Foreign Minister Mevlüt Çavuşoğlu has said that the world has so far failed to deliver an effective response to humanitarian crises.
Speaking at a flag-hoisting ceremony in Istanbul ahead of the upcoming first-ever World Humanitarian Summit to take place in the Turkish province, Çavuşoğlu said that both countries and international organizations have either been desperate in their attempts to solve the problems of people suffering from conflicts, violence, terror, natural disasters or economic crises, or "they failed with classic methods."
Noting that Turkey was honored to host the world's first humanitarian summit, Çavuşoğlu said even the most developed countries were not immune to this suffering.
"That's why UN Secretary General Ban Ki-moon came up with this idea for a summit in order to find new solutions for the problems facing humanity," he said.
"At the Summit starting Monday under the co-chairmanship of President Recep Tayyip Erdoğan and Ban, leaders and representatives from nearly 180 countries, representing international organizations, academia, faith groups and non-governmental organizations will be sharing their opinions and experiences in order to find out how to better serve humanity," he added.
Çavuşoğlu went on to say that humanitarian diplomacy and aid were, and would remain, one of Turkey's priorities.
"In terms of humanitarian aid, we are number three in the world right after the United States and the United Kingdom. However, we are number one when you consider the aid delivered in relation to national income," he said.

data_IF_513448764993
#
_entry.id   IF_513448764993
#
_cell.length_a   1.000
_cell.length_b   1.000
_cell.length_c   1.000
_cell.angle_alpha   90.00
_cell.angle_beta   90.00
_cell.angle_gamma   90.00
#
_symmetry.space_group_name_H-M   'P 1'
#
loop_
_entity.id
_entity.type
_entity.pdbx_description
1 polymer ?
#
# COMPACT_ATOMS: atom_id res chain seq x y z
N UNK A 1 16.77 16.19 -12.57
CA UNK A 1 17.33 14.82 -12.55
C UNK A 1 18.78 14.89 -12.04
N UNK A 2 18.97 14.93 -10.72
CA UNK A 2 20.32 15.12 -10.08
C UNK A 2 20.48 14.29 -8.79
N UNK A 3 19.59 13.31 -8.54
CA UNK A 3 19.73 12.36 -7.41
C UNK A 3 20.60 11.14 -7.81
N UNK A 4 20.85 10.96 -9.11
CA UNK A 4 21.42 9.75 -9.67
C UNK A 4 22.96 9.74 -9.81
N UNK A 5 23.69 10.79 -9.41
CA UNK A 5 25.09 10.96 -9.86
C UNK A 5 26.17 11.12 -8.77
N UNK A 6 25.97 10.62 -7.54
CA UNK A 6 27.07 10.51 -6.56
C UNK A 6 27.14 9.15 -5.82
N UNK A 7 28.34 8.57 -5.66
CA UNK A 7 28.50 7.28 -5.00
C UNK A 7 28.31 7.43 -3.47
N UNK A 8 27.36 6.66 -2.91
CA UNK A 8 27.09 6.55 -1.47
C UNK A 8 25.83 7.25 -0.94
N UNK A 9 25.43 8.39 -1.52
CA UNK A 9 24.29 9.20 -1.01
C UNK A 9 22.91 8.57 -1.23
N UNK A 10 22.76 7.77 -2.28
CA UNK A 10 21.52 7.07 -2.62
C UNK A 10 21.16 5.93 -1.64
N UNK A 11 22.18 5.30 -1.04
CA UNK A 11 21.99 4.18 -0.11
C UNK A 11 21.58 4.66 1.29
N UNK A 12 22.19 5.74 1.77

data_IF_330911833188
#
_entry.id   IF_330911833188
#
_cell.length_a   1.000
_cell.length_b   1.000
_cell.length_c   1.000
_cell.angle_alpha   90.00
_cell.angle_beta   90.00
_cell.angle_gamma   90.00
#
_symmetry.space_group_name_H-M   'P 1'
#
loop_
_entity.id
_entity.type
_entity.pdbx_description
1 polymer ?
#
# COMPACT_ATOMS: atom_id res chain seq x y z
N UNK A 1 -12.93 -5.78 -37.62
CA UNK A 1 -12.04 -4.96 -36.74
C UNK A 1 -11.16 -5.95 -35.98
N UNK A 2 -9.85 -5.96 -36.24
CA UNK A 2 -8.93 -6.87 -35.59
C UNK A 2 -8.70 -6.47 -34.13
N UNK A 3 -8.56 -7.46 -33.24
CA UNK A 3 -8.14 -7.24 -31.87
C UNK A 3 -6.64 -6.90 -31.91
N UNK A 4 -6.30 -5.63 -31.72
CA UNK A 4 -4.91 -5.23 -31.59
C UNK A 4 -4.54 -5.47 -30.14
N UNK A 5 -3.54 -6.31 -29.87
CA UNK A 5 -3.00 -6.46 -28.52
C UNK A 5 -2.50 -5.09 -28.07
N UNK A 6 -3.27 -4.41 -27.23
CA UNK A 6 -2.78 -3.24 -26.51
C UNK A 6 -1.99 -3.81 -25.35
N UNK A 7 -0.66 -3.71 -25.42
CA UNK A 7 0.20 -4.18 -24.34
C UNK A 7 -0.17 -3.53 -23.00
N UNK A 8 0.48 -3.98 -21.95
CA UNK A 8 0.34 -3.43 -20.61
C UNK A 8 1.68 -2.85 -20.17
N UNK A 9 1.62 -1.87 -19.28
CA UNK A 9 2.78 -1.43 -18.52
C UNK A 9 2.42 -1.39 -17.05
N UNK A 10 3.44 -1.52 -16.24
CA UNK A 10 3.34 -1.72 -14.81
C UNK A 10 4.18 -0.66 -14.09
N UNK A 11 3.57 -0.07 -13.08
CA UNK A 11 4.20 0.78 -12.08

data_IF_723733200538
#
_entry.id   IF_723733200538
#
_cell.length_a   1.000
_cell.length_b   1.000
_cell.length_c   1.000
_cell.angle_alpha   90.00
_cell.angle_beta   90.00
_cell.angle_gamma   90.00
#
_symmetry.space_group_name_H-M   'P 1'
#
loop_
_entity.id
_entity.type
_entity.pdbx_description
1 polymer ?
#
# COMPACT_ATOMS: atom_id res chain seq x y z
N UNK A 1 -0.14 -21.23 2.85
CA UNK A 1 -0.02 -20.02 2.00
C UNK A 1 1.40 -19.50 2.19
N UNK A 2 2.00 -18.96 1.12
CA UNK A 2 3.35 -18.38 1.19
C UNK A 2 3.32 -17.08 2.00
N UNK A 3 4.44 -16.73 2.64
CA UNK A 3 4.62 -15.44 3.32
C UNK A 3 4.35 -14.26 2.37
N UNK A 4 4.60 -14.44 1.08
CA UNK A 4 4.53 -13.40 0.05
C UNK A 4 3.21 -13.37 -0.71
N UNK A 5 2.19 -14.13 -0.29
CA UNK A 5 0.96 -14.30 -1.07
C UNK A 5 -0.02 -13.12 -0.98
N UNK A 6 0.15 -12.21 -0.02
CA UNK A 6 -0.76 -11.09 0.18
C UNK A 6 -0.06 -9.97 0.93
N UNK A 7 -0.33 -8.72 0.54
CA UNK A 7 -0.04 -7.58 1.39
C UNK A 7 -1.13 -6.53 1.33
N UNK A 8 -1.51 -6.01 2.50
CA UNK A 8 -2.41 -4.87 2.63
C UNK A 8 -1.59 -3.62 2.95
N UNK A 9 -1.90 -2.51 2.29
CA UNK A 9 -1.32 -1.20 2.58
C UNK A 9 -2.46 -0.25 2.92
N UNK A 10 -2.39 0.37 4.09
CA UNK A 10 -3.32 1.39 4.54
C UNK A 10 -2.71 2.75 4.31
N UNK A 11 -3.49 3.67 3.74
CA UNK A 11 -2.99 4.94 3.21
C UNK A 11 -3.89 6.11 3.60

Turkey ranked third in the list of countries with the most international humanitarian work in 2012 and 2013, the Turkish Cooperation and Coordination Agency, TIKA, said in its Turkish Development Assistance 2013 report-the latest such figures from the agency.
According to another 2013 Global Humanitarian Assistance report, the top five donor countries in terms of humanitarian assistance were the U.S. with $3.8 billion, followed by EU institutions ($1.9 billion), the U.K. ($1.2 billion), Turkey ($1 billion) and Sweden with $784 million.
Hosting almost 3 million Syrian refugees, Turkey has spent nearly $10 billion on caring for them since the beginning of the Syrian crisis.
UN Under-Secretary-General and Emergency Relief Coordinator Stephen O'Brien said Saturday it was "genuinely a great pleasure to officially open the first-ever world humanitarian summit."
"My huge thanks to Mevlüt Çavuşoğlu, for his generosity and the Turkish people and government for hosting this historical summit here in Istanbul, and for giving us this opportunity to bring about meaningful change in the lives of millions of people around the world," he said.
"When UN secretary general called for a world humanitarian summit four years ago, he did so recognizing that we can no longer accept the status quo when it comes to the extent and scale of global humanitarian suffering," he continued.
"Fours years later here we are following global consultations with over 33,000 people around the world.
"They will all gather here to commit to put vulnerable people at the heart of our collective decision-making", he said.
"So we have two days to show the world what we are capable of, what we can live up to, and how we live up to our responsibilities as leaders to commit to a world where every human life is equally valid and protected," he added.
"Let's make this summit a defining moment in our global determination and decision-making by making history happen here in Istanbul," he concluded.
Hosted by Erdoğan, world leaders of UN member states, including German Chancellor Angela Merkel and U.S. Vice President Joe Biden, are set to gather in Turkey's largest province on Monday and Tuesday.
During the summit, attended by 125 of the UN's 193 member states, at least 50 heads of government are expected to announce several commitments to reduce humanitarian disasters.